Archaeological evidence indicates that Canyon de Chelly has been continuously inhabited for nearly 5,000 years. Near the mouth of the canyon in the West, the red sandstone walls are only about 30 feet high, but deeper into the canyon they rise to over 1,000 feet above the cottonwoods and winding stream on the canyon floor, creating a striking and majestic focal point for the Navajo Nation and National Park Service which jointly administer this national monument. The name “Chelly,” pronounced “shay,” is a Spanish / English approximation of the Navajo word “Tséyi,” pronounced “SAY-ih,” which means “canyon” or more literally “inside the rock.”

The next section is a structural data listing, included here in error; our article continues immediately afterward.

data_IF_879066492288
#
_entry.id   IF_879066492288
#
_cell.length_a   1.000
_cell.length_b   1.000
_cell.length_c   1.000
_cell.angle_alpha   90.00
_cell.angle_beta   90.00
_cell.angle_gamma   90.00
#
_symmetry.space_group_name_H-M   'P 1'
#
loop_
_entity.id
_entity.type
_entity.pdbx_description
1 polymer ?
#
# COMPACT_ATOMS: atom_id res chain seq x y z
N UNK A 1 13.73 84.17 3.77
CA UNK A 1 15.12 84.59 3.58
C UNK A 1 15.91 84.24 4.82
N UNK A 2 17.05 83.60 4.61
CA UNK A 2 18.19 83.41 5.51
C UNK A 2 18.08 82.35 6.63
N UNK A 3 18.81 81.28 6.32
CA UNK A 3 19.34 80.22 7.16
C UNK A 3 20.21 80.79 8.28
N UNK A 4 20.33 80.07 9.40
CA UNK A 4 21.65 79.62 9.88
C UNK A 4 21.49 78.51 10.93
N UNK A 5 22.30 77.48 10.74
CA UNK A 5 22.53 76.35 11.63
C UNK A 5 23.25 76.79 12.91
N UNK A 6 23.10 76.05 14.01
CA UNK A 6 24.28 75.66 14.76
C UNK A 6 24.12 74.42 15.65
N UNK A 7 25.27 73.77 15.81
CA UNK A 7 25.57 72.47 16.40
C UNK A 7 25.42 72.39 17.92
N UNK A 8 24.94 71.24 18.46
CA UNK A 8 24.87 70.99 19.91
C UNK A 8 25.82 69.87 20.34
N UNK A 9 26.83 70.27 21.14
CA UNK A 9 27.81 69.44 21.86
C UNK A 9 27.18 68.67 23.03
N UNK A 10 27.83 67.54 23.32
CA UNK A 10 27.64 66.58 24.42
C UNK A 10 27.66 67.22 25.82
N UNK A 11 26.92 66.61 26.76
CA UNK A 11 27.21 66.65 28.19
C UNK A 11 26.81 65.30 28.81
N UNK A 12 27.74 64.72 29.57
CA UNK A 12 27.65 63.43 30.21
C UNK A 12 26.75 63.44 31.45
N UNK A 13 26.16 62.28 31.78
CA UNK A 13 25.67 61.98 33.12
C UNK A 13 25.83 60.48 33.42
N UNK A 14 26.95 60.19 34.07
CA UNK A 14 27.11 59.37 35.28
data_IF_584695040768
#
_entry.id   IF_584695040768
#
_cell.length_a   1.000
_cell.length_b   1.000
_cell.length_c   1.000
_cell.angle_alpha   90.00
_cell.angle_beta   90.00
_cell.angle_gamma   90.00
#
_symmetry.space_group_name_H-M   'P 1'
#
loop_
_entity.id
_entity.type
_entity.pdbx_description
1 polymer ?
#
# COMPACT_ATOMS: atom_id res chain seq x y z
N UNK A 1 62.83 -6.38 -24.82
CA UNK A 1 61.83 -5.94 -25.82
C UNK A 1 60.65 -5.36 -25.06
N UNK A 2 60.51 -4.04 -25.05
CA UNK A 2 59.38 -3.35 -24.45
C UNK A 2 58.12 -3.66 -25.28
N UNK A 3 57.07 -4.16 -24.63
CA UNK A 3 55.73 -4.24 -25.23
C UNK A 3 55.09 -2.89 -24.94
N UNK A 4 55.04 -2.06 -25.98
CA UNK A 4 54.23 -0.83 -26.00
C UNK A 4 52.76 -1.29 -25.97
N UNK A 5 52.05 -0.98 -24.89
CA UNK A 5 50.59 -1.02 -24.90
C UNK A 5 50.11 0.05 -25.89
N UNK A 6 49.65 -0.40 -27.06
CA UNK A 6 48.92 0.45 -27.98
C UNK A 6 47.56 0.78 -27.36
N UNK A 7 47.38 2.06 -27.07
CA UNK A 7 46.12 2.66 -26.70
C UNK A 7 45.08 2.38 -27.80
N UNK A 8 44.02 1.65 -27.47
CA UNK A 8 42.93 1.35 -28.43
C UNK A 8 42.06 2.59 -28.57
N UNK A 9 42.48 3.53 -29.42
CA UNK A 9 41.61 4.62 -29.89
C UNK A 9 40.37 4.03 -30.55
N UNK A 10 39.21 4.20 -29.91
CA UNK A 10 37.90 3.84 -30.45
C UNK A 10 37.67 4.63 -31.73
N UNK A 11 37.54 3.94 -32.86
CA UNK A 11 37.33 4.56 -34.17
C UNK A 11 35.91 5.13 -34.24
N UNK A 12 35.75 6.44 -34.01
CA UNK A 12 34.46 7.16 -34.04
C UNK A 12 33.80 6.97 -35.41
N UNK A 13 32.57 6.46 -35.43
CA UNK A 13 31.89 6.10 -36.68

Spider Rock and Canyon de Chelly. The canyon walls are of de Chelly Permian sandstone and the rim is a harder Chinle conglomerate, which is also Permian. The elevation varies from 5,500 feet at the visitor center near the mouth of the canyon to 7000 feet at the rim of the canyon near Spider Rock.
Lichen habitats: boulders, tallus, and loose sandy soil with pinyon-juniper woodland on the upper slopes of the trail to the White House Anasazi ruins.